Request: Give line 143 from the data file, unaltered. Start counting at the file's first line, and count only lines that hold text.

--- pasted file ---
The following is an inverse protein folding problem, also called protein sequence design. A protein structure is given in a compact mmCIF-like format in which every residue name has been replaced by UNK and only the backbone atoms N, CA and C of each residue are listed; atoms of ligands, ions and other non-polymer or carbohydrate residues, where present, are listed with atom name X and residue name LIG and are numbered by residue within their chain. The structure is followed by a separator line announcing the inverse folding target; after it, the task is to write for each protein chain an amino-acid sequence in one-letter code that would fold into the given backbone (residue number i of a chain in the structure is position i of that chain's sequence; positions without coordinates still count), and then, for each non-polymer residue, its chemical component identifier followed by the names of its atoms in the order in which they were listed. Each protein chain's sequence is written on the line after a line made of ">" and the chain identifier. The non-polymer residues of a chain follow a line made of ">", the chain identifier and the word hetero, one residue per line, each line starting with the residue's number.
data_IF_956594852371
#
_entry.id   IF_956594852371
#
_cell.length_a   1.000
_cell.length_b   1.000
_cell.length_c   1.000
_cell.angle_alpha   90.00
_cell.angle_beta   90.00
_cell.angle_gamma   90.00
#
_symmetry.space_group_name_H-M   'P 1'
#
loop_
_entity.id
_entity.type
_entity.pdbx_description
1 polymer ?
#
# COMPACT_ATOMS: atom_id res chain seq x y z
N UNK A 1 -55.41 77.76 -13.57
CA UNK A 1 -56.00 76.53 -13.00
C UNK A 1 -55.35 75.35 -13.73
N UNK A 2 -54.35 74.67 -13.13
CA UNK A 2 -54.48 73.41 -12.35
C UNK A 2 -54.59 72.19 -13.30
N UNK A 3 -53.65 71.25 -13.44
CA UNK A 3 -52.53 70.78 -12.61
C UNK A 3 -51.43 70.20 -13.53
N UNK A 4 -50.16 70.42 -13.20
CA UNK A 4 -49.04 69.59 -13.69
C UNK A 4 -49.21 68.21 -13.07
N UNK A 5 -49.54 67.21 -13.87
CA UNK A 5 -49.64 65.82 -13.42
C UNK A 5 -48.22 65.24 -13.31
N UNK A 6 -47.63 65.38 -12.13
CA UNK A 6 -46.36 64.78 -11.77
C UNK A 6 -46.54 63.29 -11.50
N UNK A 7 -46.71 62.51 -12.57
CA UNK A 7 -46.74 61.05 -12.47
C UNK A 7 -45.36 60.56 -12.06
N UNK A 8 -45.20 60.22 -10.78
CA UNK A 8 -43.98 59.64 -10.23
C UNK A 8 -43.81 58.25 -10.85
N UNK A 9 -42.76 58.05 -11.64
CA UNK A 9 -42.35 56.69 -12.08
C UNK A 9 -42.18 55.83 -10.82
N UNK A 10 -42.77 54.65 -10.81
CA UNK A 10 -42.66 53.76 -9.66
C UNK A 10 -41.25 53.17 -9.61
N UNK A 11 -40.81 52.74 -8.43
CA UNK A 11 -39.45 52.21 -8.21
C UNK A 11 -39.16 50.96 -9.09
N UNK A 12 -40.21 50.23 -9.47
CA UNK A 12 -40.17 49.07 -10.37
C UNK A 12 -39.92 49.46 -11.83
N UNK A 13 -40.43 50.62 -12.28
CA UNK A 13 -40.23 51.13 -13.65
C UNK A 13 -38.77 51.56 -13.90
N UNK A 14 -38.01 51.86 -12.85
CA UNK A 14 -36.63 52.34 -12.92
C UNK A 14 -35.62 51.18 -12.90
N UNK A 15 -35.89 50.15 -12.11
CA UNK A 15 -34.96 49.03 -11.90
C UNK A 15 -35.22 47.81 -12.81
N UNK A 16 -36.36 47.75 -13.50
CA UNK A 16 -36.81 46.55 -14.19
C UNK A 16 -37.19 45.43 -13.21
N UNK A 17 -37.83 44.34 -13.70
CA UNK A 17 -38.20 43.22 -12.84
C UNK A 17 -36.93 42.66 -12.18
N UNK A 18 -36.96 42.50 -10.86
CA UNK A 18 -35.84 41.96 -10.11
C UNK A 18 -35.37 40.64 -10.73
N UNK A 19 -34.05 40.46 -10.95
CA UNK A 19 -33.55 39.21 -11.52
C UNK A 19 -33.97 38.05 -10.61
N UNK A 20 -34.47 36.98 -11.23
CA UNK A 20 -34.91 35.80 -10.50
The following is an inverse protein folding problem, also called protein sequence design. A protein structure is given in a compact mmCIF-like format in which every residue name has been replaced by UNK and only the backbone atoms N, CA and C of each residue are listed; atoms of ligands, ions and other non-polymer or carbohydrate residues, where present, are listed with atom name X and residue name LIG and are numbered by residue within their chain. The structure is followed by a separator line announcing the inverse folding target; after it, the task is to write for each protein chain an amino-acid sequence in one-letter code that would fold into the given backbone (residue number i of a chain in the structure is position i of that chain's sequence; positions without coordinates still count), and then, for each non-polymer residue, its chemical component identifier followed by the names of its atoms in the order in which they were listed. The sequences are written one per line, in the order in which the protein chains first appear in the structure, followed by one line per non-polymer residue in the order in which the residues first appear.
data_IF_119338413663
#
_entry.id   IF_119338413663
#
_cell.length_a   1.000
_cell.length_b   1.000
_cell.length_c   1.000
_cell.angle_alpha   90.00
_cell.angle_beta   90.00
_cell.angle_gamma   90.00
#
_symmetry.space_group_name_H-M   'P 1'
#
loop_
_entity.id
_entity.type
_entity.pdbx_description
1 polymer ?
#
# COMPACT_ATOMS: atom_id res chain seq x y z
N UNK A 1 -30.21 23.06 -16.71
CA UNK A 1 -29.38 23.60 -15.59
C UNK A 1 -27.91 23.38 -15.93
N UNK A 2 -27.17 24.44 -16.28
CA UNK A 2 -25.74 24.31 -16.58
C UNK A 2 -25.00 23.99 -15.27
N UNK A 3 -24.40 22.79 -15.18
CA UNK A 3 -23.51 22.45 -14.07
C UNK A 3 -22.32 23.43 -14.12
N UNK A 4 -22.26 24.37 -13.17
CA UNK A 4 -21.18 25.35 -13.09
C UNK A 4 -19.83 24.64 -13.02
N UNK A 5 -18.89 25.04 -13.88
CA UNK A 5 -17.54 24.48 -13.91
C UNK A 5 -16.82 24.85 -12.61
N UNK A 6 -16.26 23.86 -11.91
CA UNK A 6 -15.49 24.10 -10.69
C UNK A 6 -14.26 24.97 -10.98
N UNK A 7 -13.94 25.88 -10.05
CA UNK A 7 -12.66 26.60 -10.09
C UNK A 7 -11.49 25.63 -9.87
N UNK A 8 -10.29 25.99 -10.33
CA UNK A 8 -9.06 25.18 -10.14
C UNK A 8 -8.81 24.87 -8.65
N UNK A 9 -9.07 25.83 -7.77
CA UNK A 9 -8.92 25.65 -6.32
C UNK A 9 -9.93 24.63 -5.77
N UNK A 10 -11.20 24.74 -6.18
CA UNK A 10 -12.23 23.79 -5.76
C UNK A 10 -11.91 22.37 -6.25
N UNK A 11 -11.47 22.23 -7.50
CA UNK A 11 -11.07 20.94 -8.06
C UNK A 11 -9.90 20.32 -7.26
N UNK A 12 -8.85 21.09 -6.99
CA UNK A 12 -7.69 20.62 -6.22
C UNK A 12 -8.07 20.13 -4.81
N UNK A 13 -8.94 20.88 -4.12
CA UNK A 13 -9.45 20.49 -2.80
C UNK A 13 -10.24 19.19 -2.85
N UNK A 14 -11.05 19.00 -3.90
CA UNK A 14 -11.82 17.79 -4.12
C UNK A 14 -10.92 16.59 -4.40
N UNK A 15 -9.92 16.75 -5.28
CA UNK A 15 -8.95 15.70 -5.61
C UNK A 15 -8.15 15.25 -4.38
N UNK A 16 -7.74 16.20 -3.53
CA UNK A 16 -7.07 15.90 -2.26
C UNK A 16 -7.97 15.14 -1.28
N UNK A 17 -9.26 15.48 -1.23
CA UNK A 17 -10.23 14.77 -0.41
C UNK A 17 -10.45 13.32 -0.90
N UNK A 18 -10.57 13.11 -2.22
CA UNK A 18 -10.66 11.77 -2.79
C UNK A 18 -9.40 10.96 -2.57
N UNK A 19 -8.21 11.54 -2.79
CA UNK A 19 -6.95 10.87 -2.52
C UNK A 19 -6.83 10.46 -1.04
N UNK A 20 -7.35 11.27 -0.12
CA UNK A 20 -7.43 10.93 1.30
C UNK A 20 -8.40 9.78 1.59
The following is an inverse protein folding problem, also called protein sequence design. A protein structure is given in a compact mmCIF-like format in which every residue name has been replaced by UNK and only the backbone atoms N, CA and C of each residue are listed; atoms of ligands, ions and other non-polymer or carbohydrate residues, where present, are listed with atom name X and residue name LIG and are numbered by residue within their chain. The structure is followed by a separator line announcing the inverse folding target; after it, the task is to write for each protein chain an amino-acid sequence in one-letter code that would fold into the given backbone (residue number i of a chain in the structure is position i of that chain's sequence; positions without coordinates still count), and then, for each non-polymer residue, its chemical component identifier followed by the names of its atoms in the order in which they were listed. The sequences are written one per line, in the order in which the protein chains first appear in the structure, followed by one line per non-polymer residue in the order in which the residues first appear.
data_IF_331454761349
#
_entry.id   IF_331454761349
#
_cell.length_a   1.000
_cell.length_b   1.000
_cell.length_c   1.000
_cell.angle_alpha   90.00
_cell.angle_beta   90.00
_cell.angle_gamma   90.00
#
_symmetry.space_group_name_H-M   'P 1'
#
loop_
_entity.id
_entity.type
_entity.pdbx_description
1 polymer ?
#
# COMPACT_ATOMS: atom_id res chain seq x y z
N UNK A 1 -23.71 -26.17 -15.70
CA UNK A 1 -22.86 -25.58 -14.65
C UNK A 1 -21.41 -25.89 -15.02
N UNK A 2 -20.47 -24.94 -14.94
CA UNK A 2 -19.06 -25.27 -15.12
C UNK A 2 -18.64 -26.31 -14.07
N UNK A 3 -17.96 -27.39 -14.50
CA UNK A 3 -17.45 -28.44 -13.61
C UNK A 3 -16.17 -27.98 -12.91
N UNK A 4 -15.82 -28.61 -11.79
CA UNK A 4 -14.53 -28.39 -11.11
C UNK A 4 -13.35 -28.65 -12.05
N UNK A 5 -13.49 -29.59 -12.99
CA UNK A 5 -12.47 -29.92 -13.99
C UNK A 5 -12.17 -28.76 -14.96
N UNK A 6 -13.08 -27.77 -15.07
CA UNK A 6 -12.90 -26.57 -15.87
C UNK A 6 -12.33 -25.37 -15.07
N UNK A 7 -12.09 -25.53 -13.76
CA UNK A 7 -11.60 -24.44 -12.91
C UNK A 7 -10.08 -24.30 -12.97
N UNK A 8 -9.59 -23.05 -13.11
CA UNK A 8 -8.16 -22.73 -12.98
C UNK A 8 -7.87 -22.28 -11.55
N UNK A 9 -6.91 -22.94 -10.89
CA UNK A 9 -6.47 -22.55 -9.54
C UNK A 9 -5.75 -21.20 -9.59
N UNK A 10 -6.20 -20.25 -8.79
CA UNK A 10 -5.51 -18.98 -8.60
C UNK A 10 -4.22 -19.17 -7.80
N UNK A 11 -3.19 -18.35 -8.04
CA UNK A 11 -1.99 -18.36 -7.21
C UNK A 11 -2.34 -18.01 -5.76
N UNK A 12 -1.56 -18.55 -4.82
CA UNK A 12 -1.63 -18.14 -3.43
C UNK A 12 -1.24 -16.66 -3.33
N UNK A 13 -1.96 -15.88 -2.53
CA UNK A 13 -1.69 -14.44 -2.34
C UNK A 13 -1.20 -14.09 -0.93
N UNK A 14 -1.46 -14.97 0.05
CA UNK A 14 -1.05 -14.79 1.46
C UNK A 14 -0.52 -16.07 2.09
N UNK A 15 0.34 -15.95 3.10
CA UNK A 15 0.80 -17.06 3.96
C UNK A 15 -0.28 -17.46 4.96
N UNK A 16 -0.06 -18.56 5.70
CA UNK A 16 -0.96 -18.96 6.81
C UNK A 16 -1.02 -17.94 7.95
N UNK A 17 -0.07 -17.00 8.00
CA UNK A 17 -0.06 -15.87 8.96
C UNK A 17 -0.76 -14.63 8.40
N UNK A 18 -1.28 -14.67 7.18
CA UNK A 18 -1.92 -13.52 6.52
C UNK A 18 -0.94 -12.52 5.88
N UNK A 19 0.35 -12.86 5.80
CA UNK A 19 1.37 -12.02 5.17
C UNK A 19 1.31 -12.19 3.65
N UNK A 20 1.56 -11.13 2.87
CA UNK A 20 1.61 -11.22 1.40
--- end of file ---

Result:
C UNK A 14 -10.92 16.59 -4.40